What three pieces of advice can you offer developing arts entrepreneurs?

Advice: First, have a social media presence; and an active and current one at that. With the availability of technology being such an accessible tool in day-to-day life, it is to your benefit to have websites like Facebook, Twitter, SoundCloud, and others that show exactly what you’re doing and with whom in the music scene. Second, be adaptable from one engagement to another. It isn’t uncommon for me to go from playing a church gig, musical, and salsa gig all in one day, and each gig comes with its own set of standards and expectations. The only thing you can control is the way that YOU fulfill those standards, so don’t sweat the rest. Be flexible and resourceful and you are sure to please your employer. Third, don’t forget to “hang.” The social aspect of music is incredibly important, and more than a few professionals have been blacklisted in both local and global scenes just by being antisocial or plain mean. Make friends with your colleagues in your field, and pick their brains for advice and general knowledge. You are much more likely to get a call back if someone remembers your personality fondly.

I really don’t think I’m doing anything all that groundbreaking, however I will say one thing that has helped me to have so much success is to constantly be observing what people want to hear from performers. By being aware of my audience and my clients, I have found repeated bookings from several clients, as well as recommendations that have led to many other jobs.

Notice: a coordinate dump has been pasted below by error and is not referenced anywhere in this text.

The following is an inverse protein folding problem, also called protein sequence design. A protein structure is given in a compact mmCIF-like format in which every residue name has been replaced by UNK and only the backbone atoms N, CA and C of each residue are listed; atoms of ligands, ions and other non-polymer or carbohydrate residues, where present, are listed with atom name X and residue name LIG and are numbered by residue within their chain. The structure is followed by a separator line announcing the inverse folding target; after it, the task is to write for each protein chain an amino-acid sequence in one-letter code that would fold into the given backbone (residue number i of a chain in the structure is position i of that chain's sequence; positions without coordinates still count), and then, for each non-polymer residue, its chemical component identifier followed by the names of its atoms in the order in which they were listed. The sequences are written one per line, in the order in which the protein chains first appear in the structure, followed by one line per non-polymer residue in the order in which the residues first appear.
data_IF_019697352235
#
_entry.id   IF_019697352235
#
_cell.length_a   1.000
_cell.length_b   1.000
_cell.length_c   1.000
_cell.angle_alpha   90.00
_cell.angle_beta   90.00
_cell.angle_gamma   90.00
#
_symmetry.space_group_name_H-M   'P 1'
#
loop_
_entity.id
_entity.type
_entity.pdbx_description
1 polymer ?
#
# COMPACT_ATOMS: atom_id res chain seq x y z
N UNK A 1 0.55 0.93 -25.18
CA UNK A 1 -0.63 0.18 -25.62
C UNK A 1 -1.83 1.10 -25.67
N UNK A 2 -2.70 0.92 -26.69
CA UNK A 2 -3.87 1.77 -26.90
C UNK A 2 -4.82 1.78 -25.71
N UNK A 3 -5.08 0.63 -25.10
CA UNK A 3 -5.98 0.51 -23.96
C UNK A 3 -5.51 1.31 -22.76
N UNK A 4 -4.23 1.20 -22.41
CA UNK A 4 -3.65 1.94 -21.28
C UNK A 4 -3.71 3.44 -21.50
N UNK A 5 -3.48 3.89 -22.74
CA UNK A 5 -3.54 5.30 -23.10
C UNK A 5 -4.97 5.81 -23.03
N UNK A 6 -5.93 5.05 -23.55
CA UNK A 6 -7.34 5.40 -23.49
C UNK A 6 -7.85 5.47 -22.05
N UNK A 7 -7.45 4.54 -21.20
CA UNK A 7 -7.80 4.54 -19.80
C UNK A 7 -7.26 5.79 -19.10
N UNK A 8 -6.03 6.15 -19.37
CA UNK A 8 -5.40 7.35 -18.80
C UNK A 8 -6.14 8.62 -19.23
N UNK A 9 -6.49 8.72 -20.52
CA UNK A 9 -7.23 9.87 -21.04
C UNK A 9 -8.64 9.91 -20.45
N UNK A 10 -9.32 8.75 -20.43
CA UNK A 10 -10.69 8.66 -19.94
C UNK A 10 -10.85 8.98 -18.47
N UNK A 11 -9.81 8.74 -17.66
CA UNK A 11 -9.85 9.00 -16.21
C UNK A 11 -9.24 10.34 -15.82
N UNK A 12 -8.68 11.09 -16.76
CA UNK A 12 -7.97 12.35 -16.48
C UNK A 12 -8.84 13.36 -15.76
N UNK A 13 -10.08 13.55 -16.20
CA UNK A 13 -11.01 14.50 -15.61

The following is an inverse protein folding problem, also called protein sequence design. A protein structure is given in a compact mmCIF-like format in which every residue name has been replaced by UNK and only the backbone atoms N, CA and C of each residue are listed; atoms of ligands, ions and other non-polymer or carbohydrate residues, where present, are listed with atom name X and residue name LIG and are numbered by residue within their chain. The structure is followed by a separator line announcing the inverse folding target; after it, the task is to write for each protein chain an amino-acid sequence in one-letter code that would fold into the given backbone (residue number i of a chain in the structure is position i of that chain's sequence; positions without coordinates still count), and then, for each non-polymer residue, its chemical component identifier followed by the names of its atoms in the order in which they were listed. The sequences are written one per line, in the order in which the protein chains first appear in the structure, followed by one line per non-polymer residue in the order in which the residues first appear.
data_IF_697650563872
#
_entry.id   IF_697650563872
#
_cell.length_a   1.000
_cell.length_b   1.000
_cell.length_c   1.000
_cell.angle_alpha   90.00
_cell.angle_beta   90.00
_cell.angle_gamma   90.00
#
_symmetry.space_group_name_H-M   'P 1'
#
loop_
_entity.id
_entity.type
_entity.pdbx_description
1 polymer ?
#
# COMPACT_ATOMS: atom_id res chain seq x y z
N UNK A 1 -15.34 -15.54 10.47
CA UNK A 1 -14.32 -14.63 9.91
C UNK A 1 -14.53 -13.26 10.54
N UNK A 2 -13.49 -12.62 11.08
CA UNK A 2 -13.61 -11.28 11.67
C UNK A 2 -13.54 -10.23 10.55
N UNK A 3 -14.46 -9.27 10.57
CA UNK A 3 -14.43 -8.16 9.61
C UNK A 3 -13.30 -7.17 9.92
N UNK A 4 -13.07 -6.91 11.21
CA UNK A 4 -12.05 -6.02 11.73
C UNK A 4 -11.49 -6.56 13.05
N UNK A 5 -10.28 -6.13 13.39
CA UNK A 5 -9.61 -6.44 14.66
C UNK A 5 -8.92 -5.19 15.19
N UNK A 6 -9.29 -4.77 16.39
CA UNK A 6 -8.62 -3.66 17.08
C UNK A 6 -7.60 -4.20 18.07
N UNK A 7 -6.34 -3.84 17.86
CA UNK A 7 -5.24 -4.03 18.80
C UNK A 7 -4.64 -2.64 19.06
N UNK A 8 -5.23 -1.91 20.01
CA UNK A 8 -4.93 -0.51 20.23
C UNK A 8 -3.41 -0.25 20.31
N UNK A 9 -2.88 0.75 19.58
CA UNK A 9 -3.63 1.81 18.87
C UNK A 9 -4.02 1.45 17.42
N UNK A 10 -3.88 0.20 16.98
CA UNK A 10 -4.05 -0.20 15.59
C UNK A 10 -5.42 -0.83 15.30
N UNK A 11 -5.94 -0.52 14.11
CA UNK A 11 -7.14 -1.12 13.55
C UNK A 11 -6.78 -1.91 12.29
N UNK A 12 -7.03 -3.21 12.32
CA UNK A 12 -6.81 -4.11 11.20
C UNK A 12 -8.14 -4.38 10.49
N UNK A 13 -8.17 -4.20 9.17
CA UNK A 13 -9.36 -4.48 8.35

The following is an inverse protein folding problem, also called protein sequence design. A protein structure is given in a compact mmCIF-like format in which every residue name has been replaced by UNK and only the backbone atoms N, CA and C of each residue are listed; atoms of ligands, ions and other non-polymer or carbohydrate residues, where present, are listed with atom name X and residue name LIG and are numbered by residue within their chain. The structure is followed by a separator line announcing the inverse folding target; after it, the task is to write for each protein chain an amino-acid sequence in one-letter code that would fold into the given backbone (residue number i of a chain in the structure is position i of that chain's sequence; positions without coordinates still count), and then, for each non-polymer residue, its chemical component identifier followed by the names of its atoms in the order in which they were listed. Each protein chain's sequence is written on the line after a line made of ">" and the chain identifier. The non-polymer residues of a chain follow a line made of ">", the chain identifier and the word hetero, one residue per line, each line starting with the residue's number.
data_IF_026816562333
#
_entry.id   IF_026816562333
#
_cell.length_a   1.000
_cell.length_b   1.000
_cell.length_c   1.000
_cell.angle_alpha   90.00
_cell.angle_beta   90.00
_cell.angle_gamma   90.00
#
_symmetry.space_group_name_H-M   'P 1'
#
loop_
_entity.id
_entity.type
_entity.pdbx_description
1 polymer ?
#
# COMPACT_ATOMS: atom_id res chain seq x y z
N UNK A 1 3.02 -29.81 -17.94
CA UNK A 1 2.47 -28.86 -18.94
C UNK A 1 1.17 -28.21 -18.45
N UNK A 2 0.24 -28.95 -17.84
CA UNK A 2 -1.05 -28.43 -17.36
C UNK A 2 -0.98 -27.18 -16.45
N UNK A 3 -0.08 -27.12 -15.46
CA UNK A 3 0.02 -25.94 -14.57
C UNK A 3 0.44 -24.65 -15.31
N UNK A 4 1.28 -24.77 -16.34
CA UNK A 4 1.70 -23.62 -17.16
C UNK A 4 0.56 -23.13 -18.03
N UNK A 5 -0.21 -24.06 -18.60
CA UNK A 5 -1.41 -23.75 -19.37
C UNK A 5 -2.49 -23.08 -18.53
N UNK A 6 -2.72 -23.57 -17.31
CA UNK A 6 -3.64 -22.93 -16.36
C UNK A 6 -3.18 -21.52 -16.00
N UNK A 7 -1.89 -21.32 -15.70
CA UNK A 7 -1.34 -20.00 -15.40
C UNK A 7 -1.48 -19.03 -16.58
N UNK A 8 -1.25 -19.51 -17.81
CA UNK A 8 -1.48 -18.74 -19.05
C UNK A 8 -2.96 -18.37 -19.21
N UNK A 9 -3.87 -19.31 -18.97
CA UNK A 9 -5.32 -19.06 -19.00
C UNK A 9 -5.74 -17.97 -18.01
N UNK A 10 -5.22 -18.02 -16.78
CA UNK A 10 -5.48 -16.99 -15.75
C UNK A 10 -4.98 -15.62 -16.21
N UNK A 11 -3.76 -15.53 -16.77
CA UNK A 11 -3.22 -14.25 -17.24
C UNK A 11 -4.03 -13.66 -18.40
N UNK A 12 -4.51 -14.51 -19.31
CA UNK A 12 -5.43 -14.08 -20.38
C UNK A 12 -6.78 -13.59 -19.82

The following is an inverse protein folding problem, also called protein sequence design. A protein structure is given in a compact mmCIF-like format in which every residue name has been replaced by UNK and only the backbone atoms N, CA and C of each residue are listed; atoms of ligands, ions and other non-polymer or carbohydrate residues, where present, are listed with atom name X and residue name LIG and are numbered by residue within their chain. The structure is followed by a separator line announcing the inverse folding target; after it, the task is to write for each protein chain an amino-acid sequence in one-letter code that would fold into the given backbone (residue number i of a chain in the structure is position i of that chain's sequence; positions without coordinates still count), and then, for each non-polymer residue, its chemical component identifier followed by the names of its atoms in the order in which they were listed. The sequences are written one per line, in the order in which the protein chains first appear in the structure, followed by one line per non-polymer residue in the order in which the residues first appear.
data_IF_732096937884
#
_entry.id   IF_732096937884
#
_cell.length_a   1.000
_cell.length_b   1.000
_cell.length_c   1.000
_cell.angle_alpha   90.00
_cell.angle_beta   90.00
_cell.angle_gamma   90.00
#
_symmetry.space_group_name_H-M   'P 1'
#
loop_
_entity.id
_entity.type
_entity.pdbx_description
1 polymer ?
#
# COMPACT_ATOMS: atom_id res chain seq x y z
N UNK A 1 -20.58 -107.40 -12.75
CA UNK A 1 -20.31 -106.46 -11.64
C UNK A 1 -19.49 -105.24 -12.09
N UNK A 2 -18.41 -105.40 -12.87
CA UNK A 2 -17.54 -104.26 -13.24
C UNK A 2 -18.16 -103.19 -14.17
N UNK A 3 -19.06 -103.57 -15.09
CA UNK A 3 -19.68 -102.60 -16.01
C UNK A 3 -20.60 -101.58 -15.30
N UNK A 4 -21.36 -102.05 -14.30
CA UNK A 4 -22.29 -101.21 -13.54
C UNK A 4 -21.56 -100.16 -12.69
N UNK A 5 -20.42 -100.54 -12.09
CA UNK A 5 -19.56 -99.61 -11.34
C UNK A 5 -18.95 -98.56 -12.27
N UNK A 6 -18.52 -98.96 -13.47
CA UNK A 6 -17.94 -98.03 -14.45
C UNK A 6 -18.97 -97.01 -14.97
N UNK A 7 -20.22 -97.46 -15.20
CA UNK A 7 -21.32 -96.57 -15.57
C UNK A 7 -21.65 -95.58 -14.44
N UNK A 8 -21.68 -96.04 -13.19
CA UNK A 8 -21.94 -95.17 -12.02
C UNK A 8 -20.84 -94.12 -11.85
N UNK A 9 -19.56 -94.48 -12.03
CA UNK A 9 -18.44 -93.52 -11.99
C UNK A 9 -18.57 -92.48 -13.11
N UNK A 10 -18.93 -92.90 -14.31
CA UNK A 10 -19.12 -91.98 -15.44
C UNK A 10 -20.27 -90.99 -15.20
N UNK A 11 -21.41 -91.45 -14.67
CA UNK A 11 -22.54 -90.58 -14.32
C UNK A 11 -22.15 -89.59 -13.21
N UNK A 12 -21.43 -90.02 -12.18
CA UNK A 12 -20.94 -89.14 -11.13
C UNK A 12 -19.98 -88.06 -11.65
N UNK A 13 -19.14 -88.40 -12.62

Interview #3 – Zakery Lewis, Trombone for Kyle Thornton & The Company, Freelance Trombone, Boston Area

Did you have a business plan when you started your business?

No, I did not.

Do you think business plans are necessary for entrepreneurship?

Yes, having a skill or product is never enough.

What three pieces of advice can you offer developing arts entrepreneurs?

-Hone your craft.

-Market yourself (online and in person).

-Maintain relationships.

What, if any, skills did you incorporate from other disciplines or studies

when starting your venture?

Social sciences and psychology. As an individual, I really enjoy reading. Leadership literature has definitely helped me develop as an entrepreneur. Understanding others gives you insight on how to interact with them on an individual basis. Maintaining these relationships is key for job security and being hired back.

What would you do differently if you restarted the entrepreneurship process now?        

I would have put a larger emphasis on my online presence and labeling myself as a brand. With that structure in place, I would have then developed a business plan.

What are some of the major changes your business has experienced since you started?

Supply has definitely increased, meaning more freelance musicians have come to Boston, which has made the pay go down.

What plans do you have for your business from here?

I plan to engage my clients more, that way I will be the first option for the job.

These interviews were conducted as part of research for the course Developing an Arts Venture Plan in the Arts Entrepreneurship program at SMU.